Here the plaintiff has not alleged that decedent did not know of the uncovered condition of the tumbling rod. He was in full control of the machine and in a position to know of such condition. If it was concealed or unknown to decedent the complaint fails to so allege. It is not alleged that decedent did not, nor could not observe the unprotected tumbling rod. It cannot be assumed that he lacked the intelligence and experience to recognize the danger which the uncovered rod presented. If he was inexperienced or for any reason could not be expected to appreciate the risk involved in working about the exposed rod, it became incumbent upon plaintiff to allege such fact or facts. Absent such allegations, the question presented is whether the decedent assumed the risk of suffering injury from the exposed tumbling rod. In Stahl v. Dow, 332 Ill. App. 233, 74 N.E.2d 907, the court considered the assumption of risk principle where the factual situation was strikingly similar to that shown by the pleadings in the case at bar. In the Stahl case plaintiff sought recovery for injuries sustained when his foot came in contact with an exposed tumbling rod operating a corn elevator. A farm tractor with revolving shaft furnished the power to operate the elevator. This shaft was not covered or boxed. The complaint alleged that the tumbling rod was a dangerous instrumentality; that plaintiff was a youth and inexperienced in the use of such machinery; that defendant should have warned plaintiff of the dangers incidental to his employment, but that defendant failed to do so. The trial court directed a verdict for defendant. In affirming the trial court's action the Appellate Court held that liability of the defendant was not established by proof that the revolving shaft was not covered as required by law; that assumption of risk was a defense to plaintiff's action; and had this to say:
"The revolving shaft or rod against which appellant slipped was not covered but exposed and his counsel suggest that had appellees inverted a hog trough or wooden box over it the requirements of the law would have been met and the accident would not have occurred. Had the revolving rod been covered, perhaps appellant would not have been injured but it does not follow that appellees are liable in this action because the rod or shaft was unprotected . . . The undisputed evidence is that he had knowledge of the character of the work in which he was engaged, the mechanical method employed in doing it and the dangers incident thereto. He knew the shaft was revolving, the ground under his feet had become muddy and the conditions surrounding its operation and that slippery. The danger to which he was exposed was not hidden but was obvious. He was of sufficient age, intelligence and discretion to understand and appreciate the risk to which he was exposed and must be held to have assumed the hazard and peril incident to his employment.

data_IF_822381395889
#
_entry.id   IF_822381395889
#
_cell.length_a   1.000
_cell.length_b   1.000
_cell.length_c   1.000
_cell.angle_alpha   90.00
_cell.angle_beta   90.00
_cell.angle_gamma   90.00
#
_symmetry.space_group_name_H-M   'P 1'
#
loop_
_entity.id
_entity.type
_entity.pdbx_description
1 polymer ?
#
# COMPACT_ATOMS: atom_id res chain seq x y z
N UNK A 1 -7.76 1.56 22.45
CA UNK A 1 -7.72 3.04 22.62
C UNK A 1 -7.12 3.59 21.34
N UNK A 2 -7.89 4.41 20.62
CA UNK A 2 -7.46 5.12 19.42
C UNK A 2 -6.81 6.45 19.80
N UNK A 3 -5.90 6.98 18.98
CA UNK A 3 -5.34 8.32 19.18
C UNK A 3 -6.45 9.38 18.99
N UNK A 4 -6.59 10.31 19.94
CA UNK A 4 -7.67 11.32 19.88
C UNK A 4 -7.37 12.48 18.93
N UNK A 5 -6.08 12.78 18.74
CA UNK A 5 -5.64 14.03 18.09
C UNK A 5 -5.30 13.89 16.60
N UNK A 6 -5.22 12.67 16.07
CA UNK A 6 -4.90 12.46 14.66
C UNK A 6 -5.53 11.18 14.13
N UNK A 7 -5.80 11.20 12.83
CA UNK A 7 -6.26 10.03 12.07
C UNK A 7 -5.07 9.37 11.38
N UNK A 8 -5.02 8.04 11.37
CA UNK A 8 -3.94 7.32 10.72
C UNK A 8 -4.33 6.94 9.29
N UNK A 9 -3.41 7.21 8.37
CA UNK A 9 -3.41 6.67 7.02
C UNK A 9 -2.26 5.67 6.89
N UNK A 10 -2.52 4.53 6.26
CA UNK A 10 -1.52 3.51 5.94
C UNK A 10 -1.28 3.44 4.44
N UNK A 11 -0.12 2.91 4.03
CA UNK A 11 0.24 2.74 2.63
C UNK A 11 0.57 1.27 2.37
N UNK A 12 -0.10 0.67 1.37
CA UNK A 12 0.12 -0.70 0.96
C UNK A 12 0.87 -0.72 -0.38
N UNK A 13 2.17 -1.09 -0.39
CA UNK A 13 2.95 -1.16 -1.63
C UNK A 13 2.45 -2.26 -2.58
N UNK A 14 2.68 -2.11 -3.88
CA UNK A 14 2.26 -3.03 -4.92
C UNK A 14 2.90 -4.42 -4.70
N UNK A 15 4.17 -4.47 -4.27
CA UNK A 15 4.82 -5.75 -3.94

It is true, as counsel for appellant argue, that the questions of whether appellant assumed the danger and whether he was guilty of contributory negligence are ordinarily questions of fact for the jury to pass upon, yet where, as here, there is no conflict in the evidence it is the duty of the trial court to apply well recognized principles of law to the uncontradicted evidence and when that is done the only reasonable conclusion that can be arrived at from all the facts appearing in this record is that appellant assumed the hazard of working around this revolving unprotected shaft and joint, knowingly exposed himself to that known danger and this precludes any recovery."
Other cases where the assumption of risk principle was held applicable are Thoele v. Mazel, 8 Ill. App.2d 237, 131 N.E.2d 133; Pinkley v. Chicago & E.I.R. Co., 246 Ill. 370, 92 N.E. 896.
Plaintiff has cited a great number of cases which it is urged support the proposition that the defense of contributory negligence and assumption of risk are not available to the defendant in this case; and that due care need not be pleaded. Examination of these authorities discloses that the courts were there dealing with actions brought under industrial statutes which have for the most part been superseded by the Workmen's Compensation Act, which specifically excludes agricultural employment from its provisions. We find no case among those cited which involved a farm machinery accident. Accordingly there would appear to be no occasion for discussing the authorities upon which plaintiff relies.
For the reasons indicated we are of the opinion that the trial court did not err in dismissing the third amended complaint and the judgment of the Circuit Court will be affirmed.
REYNOLDS and ROETH, JJ., concur.